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Gin it to win it

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    Cool drinks for summer: A French 75 mixes gin with sparkling wine.
    Gin is in for summer sipping.
    Maria Burke muddles (crushes) raspberries for a berry-flavored Tom Collins.
    Kyle Reutner offers a toast with a tall, pink glass of Watermelon Fizz, flavored with elderflower.
    Joey Gottesman tops his French 75 with sparkling wine.
    Titus Nakagawa strains his Remedy cocktail into a glass rimmed with brown sugar.
    Cool drinks for summer: Top, Maria Burke of the Manifest with her Raspberry Tom Collins.
    Cool drinks for summer: Above, thirtyninehotel’s Watermelon Fizz.

Now more than ever, the emphasis in local cocktail culture is all about the quality and freshness of ingredients being used behind the bar. Green bottles and chilled shots are still the norm at many Honolulu watering holes, but savvy sippers are starting to search out bartenders who have built reputations for serving tasty libations that push the limits of our palates.

Four such individuals — the Manifest’s Maria Burke, Better Brands’ Joey Gottesman, Remedy’s Titus Nakagawa and thirtyninehotel’s Kyle Reutner — agreed to provide the Honolulu Star-Advertiser with their personal picks for summer 2010. Surprisingly, all four reached for bottles of gin.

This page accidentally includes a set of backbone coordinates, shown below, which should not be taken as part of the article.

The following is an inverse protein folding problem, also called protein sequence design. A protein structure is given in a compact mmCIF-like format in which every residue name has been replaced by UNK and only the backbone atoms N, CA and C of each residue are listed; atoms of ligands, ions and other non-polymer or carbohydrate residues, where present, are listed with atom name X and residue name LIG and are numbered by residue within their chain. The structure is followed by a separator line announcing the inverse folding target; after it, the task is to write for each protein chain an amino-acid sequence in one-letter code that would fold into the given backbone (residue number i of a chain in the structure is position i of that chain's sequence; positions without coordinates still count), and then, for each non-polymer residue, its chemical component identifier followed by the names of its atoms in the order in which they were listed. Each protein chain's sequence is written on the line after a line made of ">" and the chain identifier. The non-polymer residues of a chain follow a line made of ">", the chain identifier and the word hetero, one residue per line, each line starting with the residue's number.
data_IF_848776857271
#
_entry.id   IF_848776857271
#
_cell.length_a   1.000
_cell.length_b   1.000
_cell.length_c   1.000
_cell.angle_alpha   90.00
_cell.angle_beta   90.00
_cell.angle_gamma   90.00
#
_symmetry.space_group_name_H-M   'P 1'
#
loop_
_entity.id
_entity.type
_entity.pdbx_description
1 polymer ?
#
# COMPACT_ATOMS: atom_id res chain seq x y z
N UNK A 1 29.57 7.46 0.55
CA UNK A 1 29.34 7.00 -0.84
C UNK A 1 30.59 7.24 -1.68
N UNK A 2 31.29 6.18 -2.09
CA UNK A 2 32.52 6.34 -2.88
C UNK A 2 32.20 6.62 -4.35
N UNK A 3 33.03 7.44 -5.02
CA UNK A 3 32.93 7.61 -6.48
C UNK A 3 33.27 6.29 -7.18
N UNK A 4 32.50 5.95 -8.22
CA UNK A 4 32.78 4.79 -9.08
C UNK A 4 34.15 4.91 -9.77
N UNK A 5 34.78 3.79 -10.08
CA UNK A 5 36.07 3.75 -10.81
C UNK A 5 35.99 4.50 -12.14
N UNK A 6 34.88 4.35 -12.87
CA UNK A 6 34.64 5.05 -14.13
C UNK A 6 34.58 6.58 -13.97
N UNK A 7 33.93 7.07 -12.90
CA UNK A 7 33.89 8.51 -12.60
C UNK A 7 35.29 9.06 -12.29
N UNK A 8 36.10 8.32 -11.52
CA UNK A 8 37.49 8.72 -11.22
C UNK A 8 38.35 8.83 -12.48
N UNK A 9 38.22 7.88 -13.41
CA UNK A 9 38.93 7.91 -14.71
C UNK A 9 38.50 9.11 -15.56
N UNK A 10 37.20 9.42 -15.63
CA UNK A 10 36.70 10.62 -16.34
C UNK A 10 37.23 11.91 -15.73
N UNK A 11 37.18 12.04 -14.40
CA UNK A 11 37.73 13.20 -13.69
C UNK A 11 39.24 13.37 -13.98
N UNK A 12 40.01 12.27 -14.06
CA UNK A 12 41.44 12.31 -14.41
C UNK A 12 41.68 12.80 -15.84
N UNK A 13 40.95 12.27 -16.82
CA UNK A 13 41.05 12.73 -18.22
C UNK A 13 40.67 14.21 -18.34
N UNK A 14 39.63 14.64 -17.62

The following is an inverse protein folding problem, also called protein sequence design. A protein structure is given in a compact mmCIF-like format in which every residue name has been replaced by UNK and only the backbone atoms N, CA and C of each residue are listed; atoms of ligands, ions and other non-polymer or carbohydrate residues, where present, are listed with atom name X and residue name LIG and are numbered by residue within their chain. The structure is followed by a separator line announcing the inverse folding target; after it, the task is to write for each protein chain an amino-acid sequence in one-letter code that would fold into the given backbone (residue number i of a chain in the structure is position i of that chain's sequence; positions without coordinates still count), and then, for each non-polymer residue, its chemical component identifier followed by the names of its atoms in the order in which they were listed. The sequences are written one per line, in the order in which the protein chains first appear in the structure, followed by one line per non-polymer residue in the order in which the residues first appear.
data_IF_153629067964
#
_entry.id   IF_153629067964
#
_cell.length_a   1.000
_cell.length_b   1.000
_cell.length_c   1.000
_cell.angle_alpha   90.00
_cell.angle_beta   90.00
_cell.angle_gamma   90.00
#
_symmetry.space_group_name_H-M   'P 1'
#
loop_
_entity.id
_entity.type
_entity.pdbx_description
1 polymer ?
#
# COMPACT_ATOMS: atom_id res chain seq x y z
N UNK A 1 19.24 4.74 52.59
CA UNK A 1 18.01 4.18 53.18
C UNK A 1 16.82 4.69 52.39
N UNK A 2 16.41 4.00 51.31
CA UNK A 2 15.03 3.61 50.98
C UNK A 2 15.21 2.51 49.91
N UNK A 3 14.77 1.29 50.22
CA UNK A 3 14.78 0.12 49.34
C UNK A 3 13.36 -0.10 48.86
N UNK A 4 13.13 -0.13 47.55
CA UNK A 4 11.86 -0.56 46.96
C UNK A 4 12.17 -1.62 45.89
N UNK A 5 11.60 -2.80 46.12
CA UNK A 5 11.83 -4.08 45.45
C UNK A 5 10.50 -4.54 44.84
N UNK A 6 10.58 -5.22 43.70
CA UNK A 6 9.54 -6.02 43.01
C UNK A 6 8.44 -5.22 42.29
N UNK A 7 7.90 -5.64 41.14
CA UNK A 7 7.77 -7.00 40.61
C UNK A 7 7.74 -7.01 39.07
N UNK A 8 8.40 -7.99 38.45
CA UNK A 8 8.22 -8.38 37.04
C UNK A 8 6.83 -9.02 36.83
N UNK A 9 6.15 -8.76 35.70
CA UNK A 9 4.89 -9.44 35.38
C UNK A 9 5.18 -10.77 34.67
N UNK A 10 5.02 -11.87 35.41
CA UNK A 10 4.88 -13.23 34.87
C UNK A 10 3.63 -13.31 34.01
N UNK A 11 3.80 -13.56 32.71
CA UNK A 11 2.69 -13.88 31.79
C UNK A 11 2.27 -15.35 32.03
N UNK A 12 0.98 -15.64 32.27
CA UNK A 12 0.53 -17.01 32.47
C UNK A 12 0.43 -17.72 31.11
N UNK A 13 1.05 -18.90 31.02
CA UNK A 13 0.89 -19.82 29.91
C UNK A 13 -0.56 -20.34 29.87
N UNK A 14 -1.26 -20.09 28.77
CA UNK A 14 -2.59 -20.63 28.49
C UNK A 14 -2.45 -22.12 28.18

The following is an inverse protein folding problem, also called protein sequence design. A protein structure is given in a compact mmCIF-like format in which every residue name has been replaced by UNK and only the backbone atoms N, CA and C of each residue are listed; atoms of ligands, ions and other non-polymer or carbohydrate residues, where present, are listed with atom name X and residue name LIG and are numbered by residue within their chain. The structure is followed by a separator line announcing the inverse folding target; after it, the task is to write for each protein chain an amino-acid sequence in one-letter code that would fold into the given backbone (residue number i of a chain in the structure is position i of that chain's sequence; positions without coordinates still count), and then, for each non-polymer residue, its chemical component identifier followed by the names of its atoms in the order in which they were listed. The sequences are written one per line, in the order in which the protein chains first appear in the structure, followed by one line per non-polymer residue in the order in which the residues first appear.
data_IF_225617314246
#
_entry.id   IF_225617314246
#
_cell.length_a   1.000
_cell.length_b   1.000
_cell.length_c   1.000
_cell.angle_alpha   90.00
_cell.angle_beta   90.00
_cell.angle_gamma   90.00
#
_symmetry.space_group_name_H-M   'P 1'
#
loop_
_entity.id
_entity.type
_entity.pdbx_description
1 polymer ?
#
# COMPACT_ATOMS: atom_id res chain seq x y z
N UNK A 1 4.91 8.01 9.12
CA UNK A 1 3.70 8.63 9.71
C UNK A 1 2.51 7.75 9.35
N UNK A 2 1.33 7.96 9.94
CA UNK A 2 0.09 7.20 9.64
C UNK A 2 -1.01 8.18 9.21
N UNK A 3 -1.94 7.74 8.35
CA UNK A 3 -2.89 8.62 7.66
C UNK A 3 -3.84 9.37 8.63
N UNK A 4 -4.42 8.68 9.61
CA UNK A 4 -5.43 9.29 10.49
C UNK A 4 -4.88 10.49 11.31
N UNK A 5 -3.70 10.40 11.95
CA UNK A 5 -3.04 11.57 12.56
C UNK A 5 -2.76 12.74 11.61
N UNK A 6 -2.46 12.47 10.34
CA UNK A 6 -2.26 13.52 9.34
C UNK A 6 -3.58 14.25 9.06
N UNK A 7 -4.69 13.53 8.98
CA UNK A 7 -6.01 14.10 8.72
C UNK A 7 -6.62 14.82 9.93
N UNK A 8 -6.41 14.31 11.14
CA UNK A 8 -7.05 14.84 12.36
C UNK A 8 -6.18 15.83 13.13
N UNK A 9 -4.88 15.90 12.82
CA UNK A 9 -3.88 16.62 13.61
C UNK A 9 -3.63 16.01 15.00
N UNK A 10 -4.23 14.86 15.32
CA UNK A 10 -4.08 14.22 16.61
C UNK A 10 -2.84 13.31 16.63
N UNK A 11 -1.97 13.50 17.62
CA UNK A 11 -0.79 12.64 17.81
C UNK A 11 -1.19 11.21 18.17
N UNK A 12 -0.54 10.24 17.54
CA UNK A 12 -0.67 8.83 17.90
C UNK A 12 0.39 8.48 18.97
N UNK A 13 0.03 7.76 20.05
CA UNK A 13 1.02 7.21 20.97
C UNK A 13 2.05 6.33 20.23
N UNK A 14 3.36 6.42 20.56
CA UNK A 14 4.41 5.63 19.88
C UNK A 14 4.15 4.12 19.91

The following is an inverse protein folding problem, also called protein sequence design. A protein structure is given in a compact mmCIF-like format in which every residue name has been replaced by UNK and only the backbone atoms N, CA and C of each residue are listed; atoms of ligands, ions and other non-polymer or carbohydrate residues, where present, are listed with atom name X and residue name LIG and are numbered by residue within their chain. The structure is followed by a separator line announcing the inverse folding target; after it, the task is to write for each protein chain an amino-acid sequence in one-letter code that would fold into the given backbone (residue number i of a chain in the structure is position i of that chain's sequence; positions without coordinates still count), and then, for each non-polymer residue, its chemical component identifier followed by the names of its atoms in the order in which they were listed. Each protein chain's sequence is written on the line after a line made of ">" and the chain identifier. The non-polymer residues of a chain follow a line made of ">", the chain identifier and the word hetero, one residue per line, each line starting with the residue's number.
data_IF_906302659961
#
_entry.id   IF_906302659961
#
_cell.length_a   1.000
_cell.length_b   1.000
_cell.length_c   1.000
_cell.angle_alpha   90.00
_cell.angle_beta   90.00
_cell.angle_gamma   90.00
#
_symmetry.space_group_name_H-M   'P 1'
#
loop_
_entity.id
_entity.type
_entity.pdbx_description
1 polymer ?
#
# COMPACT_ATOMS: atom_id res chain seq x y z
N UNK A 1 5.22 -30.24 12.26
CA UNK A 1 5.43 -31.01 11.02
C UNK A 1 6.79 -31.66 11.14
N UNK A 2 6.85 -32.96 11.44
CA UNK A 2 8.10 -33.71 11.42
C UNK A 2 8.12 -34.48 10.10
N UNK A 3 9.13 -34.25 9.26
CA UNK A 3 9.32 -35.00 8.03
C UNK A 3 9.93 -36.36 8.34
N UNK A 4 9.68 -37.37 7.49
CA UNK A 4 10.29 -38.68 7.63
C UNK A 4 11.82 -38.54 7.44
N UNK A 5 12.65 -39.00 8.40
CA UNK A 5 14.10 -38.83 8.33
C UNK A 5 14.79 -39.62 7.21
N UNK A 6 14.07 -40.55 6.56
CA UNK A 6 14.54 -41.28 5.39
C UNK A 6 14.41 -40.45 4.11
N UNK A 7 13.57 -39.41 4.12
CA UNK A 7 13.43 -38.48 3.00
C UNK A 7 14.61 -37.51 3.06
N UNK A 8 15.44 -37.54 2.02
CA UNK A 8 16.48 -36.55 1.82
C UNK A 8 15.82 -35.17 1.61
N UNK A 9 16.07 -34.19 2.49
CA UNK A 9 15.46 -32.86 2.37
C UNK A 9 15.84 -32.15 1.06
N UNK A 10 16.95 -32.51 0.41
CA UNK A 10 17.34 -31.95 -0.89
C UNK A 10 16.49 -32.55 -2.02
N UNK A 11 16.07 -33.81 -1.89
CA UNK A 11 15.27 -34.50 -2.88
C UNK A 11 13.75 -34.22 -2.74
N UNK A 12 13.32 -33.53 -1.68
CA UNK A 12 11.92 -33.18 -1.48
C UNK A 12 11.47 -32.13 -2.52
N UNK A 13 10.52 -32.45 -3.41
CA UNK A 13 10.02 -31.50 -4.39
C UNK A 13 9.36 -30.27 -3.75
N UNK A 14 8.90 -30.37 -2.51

"When you think summertime, you want to drink something refreshing, not something that makes you full," said Gottesman, who spends most of his time these days helping local bars and restaurants develop their beverage programs. "Not everybody wants to drink 14 to 20 ounces of something blended."

Burke said she also enjoys something light when drinking during the daylight hours. For her, gin is a liquor "of old" that many underestimate when it comes to making cocktails.

"I just think that people don’t know that they like gin," she said. "The thing with gin is, you can substitute it into a lychee martini or a cosmo and you don’t even realize you’re drinking it.

"It feels very luxurious, but at the same time it’s light and makes you happy!"

Of the four bartenders, only Reutner decided to make his drink without using Bombay Sapphire. Like any other liquor, different brands have different qualities, and he wanted something that went a little better with the ingredients he wanted to use.

"Plymouth is a kind of underrated English gin," he said. "It’s just a different style … (and) there’s only one place that makes it.

"It’s a bit smoother and more citrus-forward, which is why it works well with the watermelon and lemon in my drink — but it also makes a great martini."


Try one of these recipes for a refreshing daytime drink with just the right amount of punch. Not into gin? Joey Gottesman provides an alternative cocktail recipe using coconut and basil at

Joey Gottesman, Better Brands: "When you look at the mixer-to-alcohol ratio, this is refreshing, it’s fortified and it’s just screaming, ‘Summer!’ This is also something you can make in a punchbowl so you’re set for success at your next party."


1 ounce Bombay Sapphire gin
2 ounces homemade sweet and sour (see glossary for recipe)
2 ounces sparkling wine
Lemon twist for garnish